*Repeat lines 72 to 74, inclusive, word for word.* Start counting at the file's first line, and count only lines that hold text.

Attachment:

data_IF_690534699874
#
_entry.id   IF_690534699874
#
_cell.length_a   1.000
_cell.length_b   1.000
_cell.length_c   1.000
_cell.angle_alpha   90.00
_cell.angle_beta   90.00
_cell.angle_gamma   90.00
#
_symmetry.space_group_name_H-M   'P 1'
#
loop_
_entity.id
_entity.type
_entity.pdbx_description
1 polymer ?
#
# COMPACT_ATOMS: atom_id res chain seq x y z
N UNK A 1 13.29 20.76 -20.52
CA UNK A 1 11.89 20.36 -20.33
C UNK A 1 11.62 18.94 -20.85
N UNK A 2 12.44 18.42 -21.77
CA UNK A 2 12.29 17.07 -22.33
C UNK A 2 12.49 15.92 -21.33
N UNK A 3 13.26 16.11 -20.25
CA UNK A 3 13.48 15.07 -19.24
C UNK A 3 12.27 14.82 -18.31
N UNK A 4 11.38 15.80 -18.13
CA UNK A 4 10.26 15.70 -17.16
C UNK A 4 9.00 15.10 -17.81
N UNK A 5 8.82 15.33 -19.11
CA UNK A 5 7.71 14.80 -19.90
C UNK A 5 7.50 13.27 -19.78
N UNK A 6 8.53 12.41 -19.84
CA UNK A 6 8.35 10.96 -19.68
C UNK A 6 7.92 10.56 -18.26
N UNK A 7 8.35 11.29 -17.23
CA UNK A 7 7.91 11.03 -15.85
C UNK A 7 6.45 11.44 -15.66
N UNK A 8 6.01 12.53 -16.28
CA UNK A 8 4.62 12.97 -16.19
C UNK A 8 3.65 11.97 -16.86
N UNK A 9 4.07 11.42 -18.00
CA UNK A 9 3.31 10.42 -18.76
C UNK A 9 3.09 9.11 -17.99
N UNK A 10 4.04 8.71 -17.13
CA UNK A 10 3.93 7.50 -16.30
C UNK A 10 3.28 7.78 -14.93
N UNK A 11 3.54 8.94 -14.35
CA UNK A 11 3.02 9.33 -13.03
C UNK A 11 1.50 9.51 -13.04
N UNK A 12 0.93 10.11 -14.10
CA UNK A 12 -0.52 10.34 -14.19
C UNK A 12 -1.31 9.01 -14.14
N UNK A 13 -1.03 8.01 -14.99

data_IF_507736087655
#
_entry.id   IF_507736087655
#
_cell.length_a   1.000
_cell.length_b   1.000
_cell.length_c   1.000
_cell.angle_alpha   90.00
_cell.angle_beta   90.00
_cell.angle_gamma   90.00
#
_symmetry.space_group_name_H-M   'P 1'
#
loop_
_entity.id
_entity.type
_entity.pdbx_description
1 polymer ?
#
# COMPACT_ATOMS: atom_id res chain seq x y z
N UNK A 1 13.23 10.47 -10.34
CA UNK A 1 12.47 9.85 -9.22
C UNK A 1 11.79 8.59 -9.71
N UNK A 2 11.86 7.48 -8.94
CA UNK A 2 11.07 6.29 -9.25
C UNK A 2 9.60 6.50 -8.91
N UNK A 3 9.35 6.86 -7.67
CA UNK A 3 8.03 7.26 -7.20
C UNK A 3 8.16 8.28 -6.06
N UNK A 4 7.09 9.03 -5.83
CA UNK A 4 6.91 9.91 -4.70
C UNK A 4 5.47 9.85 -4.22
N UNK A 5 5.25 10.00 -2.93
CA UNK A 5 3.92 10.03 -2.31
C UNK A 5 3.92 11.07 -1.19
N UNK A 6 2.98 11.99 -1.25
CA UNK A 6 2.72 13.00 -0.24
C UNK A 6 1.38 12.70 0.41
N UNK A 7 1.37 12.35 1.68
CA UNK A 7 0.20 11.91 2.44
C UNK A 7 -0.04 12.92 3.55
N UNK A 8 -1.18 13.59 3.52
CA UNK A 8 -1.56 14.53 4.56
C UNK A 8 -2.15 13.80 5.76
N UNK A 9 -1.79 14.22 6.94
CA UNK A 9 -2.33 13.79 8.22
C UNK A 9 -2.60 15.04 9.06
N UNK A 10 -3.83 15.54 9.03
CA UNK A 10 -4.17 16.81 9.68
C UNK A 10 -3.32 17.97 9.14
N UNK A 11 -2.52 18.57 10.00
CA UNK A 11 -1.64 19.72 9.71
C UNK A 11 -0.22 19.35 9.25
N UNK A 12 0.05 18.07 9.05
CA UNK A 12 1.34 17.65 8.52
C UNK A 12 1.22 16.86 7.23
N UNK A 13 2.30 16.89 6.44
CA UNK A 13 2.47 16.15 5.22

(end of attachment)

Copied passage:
_entity.id
_entity.type
_entity.pdbx_description